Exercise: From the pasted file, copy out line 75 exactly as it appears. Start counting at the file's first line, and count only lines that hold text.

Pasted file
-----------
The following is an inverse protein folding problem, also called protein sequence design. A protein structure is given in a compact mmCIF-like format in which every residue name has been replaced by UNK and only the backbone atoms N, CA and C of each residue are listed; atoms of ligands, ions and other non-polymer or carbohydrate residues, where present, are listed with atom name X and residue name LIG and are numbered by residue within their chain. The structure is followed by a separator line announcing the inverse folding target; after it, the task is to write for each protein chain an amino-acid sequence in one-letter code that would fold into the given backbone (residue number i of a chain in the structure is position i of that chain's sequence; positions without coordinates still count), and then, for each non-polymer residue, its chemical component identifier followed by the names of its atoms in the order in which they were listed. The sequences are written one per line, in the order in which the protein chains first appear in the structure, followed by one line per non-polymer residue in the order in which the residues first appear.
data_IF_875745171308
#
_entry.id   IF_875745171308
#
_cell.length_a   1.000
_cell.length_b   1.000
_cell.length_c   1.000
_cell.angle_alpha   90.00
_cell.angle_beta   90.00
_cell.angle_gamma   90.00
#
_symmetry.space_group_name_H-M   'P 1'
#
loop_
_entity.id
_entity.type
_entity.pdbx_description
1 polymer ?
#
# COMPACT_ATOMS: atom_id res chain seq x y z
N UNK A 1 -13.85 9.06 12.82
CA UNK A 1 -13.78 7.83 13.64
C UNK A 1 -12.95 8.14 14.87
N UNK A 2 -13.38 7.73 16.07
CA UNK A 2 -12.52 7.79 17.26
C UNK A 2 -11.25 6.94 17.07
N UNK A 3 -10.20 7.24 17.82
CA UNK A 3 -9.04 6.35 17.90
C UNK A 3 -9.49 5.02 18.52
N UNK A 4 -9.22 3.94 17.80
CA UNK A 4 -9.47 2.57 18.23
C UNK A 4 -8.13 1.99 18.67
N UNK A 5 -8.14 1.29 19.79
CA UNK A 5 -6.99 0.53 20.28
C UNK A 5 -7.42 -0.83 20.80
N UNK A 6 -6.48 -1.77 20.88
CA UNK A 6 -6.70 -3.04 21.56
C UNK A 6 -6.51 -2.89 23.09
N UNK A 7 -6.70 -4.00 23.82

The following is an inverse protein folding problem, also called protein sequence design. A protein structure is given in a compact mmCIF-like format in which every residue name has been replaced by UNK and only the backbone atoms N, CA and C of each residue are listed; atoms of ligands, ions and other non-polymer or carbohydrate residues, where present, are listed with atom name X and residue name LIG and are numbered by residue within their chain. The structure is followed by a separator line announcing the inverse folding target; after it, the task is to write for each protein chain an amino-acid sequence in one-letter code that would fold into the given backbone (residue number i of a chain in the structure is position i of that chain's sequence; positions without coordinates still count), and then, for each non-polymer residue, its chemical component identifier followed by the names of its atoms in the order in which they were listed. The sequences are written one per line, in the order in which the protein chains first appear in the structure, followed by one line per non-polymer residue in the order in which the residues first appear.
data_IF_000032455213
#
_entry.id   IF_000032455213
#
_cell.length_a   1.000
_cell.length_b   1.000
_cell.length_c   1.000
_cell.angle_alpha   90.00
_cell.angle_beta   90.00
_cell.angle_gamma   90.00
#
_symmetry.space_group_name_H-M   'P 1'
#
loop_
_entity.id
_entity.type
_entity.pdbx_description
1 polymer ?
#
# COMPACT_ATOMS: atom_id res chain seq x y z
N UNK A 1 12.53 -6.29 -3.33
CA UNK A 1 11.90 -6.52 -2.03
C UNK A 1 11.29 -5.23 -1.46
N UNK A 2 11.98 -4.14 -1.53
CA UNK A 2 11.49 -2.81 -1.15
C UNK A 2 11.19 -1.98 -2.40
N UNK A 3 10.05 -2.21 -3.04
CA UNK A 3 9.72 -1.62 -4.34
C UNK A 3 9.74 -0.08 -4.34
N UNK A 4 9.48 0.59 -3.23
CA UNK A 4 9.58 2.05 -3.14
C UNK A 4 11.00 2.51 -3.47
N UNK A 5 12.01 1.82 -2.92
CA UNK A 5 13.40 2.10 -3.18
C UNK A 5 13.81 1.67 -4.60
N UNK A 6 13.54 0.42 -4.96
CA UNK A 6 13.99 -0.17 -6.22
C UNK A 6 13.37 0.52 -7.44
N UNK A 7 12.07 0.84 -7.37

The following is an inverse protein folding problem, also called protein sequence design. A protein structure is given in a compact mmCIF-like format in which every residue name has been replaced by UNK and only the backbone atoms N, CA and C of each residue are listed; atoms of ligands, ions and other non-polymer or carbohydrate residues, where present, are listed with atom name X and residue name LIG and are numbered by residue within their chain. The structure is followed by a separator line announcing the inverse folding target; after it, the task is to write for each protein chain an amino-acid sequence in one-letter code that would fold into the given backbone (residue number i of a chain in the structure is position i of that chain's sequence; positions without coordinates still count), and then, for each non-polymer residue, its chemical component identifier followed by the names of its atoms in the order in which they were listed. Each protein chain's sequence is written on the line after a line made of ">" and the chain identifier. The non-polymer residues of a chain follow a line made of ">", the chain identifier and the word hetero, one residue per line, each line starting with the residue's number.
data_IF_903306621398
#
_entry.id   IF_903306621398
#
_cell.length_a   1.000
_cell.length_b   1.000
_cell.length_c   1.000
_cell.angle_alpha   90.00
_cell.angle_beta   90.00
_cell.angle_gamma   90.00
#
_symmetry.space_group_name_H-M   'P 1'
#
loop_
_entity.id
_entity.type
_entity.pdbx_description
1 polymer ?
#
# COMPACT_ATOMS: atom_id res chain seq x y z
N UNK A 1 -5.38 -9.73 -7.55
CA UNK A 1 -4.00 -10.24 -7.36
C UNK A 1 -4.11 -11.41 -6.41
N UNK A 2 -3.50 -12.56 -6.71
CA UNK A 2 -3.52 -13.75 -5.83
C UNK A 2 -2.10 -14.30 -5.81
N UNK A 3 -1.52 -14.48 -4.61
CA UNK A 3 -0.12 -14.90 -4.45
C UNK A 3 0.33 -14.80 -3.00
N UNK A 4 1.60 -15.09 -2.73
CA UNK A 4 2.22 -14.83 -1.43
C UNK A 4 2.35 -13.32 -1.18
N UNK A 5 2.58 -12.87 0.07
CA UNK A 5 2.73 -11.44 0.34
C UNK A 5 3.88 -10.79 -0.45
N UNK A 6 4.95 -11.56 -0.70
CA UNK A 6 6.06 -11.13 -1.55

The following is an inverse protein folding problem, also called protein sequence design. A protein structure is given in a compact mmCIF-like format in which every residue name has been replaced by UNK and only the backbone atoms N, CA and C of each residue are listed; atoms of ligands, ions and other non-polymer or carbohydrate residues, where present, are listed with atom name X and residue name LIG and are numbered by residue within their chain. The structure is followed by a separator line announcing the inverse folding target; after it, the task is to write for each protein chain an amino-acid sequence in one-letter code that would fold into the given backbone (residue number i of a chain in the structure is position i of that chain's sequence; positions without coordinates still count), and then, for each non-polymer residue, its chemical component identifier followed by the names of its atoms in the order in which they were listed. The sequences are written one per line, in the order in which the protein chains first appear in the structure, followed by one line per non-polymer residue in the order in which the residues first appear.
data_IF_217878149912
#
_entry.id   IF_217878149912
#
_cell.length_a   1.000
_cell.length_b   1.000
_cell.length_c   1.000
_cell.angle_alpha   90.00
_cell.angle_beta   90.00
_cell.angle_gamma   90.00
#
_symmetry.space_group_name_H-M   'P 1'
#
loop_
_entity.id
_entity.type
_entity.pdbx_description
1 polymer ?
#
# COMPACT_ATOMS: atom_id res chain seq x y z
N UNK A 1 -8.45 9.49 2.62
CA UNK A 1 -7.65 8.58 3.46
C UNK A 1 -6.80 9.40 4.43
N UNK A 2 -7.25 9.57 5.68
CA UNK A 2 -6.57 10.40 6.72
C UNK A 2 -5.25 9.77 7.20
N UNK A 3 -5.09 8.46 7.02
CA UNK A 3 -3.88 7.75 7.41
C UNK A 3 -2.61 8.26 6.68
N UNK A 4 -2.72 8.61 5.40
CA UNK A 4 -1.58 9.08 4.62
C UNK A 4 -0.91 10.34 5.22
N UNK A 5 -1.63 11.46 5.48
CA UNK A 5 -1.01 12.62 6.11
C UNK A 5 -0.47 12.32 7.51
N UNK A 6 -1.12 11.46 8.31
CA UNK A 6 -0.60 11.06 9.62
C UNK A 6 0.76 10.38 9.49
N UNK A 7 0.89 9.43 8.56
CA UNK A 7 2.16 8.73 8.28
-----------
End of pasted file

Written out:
CA UNK A 5 13.40 2.10 -3.18